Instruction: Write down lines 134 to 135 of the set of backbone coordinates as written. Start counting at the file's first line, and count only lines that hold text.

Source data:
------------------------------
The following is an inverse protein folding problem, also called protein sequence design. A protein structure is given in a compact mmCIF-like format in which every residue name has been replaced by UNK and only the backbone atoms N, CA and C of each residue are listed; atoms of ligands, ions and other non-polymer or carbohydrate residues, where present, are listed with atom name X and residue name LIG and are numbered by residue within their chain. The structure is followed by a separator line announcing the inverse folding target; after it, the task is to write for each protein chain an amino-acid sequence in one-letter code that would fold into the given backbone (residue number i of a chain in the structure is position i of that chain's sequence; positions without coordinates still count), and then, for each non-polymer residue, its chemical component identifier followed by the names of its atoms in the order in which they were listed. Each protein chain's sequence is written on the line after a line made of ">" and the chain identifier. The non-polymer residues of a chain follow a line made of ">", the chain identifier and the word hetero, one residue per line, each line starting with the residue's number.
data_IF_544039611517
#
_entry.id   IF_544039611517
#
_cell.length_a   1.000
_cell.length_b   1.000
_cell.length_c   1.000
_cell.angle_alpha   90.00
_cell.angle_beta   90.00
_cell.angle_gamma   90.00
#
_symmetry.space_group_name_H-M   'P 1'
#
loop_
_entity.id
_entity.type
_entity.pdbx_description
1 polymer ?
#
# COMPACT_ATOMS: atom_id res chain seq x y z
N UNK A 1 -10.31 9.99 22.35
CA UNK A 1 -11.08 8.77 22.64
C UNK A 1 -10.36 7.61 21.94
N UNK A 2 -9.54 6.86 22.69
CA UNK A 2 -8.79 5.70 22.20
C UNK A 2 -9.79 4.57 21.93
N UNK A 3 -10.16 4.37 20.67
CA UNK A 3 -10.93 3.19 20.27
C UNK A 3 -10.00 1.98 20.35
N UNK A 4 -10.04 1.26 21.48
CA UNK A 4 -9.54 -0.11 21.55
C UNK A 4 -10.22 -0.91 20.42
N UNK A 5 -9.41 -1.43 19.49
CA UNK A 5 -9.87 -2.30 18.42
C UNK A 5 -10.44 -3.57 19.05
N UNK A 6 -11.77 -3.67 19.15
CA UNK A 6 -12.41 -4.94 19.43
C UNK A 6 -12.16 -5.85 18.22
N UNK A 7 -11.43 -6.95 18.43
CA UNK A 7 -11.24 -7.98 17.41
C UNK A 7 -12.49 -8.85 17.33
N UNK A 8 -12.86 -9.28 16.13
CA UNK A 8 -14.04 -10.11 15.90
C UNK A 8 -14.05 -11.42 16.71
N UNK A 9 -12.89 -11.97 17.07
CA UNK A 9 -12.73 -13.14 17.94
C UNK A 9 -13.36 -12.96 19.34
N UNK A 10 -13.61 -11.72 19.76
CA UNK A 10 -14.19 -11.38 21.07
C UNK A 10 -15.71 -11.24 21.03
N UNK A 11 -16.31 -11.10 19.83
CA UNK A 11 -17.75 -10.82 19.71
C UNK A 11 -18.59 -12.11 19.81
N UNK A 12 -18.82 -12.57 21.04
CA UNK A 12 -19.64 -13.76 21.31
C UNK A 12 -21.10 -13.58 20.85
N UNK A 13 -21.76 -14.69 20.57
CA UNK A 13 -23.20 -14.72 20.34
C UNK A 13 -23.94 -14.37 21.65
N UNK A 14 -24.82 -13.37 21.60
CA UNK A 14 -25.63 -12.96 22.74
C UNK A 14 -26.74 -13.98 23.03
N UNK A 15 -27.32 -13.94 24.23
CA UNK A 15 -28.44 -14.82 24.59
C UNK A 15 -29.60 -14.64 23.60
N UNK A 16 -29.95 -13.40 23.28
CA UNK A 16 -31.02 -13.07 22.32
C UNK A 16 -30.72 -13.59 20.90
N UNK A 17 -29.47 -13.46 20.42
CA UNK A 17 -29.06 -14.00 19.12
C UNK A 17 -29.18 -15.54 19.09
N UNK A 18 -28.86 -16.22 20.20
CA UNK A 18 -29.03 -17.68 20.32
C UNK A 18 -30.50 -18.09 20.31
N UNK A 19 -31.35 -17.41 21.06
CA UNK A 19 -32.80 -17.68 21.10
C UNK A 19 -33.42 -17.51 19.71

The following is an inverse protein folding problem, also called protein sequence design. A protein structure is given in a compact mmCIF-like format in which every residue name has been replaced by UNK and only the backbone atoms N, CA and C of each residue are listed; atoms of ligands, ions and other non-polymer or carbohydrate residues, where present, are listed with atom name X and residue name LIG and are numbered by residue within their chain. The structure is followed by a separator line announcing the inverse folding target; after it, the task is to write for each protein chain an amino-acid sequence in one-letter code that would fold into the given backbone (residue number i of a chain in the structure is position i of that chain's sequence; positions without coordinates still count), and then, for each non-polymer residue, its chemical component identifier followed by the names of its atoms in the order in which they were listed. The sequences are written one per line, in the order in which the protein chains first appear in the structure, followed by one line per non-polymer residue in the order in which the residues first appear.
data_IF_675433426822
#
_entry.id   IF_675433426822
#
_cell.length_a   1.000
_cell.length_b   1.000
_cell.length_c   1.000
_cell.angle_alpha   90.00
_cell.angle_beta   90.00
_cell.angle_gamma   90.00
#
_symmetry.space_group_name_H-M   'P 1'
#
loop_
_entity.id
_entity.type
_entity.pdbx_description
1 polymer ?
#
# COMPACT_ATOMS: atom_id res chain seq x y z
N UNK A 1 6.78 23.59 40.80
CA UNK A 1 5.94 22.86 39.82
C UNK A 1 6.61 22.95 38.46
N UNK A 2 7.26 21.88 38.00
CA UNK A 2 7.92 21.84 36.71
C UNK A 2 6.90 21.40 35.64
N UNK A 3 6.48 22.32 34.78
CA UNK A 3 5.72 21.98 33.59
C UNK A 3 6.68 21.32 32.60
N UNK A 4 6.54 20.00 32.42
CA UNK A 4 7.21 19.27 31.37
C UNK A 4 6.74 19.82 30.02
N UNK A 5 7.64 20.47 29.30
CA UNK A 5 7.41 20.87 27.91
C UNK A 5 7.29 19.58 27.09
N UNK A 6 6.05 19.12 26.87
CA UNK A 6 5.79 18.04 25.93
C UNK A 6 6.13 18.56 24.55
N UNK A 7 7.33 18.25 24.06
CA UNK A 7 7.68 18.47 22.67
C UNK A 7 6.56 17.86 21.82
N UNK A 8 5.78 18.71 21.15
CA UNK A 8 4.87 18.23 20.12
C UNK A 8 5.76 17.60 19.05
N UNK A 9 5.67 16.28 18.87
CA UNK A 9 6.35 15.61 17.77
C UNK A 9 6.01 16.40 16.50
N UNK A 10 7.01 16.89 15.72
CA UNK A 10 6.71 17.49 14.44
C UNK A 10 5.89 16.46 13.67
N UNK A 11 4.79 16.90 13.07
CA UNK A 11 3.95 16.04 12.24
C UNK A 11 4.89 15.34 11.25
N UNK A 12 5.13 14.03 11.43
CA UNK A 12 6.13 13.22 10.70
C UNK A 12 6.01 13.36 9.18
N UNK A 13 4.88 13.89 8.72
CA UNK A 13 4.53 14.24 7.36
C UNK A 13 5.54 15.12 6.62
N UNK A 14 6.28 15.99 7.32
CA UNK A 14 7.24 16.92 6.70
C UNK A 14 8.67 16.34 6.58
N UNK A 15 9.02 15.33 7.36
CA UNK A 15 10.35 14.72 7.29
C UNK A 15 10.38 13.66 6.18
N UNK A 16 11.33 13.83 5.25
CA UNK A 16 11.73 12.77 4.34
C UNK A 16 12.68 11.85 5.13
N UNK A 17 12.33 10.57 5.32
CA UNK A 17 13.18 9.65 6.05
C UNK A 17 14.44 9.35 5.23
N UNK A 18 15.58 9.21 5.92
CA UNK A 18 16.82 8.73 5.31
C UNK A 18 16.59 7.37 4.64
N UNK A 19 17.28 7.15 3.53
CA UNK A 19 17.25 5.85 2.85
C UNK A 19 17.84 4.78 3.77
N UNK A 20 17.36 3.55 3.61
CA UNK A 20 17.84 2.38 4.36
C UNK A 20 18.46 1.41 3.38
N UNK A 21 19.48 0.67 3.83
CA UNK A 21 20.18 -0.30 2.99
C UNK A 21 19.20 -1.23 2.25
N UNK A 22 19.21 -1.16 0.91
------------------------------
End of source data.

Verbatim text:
CA UNK A 12 6.13 13.22 10.70
C UNK A 12 6.01 13.36 9.18